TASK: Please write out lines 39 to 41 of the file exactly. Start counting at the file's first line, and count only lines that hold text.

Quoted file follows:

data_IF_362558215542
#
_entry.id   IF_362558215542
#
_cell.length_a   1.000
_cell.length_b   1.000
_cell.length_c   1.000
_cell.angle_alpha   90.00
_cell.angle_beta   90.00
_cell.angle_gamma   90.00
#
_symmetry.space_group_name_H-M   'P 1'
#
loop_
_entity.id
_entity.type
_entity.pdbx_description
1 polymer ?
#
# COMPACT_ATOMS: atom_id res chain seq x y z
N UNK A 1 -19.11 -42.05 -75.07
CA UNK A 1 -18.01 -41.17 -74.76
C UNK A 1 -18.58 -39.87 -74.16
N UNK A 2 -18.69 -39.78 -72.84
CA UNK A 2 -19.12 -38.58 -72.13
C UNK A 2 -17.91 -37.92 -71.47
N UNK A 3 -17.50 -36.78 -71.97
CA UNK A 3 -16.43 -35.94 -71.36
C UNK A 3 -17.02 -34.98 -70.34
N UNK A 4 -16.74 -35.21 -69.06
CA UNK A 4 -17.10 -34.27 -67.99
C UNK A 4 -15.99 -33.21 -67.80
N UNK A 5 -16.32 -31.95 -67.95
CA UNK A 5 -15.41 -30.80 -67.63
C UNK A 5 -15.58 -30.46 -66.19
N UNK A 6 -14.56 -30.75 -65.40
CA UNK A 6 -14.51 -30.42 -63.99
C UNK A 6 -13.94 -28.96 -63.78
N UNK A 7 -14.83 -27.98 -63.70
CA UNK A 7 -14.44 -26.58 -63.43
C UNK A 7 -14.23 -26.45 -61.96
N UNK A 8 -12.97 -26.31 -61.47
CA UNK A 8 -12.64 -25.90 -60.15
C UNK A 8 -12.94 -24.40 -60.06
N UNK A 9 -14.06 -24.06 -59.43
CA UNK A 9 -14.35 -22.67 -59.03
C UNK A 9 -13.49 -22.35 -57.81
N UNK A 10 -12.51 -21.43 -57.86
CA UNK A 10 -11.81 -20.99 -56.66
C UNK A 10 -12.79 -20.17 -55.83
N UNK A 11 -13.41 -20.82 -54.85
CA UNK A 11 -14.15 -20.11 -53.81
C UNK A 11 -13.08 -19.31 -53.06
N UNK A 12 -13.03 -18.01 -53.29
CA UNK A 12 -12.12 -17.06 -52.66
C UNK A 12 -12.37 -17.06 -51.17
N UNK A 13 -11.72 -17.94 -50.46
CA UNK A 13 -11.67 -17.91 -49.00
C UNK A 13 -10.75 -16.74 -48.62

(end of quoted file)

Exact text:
N UNK A 7 -14.83 -27.98 -63.70
CA UNK A 7 -14.44 -26.58 -63.43
C UNK A 7 -14.23 -26.45 -61.96